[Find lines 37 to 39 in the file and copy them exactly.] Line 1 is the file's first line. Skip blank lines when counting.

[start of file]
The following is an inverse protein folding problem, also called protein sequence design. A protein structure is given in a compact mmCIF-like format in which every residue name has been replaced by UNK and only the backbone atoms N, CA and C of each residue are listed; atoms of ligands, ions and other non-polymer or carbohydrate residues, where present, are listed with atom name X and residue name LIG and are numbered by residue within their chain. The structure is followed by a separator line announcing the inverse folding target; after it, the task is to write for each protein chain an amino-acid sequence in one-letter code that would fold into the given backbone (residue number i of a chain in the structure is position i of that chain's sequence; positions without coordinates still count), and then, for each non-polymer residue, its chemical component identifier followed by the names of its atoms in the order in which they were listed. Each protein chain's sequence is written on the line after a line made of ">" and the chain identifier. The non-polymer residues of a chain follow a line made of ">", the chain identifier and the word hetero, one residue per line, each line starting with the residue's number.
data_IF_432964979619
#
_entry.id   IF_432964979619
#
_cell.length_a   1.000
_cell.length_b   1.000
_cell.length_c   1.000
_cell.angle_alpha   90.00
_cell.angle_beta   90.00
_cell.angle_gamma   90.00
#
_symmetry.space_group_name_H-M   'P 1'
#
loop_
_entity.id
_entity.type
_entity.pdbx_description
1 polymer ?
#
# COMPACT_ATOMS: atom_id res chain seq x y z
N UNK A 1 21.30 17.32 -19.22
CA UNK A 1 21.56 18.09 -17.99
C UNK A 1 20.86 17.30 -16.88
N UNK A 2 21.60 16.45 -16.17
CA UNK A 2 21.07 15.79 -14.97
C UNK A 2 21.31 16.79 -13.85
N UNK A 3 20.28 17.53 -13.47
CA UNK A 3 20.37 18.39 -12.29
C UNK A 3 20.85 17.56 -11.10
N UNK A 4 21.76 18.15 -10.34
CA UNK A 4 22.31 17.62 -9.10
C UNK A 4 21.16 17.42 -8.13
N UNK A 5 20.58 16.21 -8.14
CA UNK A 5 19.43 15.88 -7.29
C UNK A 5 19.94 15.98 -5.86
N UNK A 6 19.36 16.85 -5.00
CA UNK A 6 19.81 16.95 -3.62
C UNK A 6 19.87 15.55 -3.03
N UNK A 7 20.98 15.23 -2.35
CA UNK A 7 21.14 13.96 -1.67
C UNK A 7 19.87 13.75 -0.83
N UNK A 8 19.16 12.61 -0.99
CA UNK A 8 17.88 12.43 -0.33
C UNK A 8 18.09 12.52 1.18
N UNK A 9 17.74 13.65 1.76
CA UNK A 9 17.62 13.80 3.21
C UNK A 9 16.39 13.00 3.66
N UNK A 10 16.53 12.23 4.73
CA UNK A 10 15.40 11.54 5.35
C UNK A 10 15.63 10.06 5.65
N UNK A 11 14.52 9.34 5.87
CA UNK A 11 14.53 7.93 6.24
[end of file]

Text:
N UNK A 6 19.36 16.85 -5.00
CA UNK A 6 19.81 16.95 -3.62
C UNK A 6 19.87 15.55 -3.03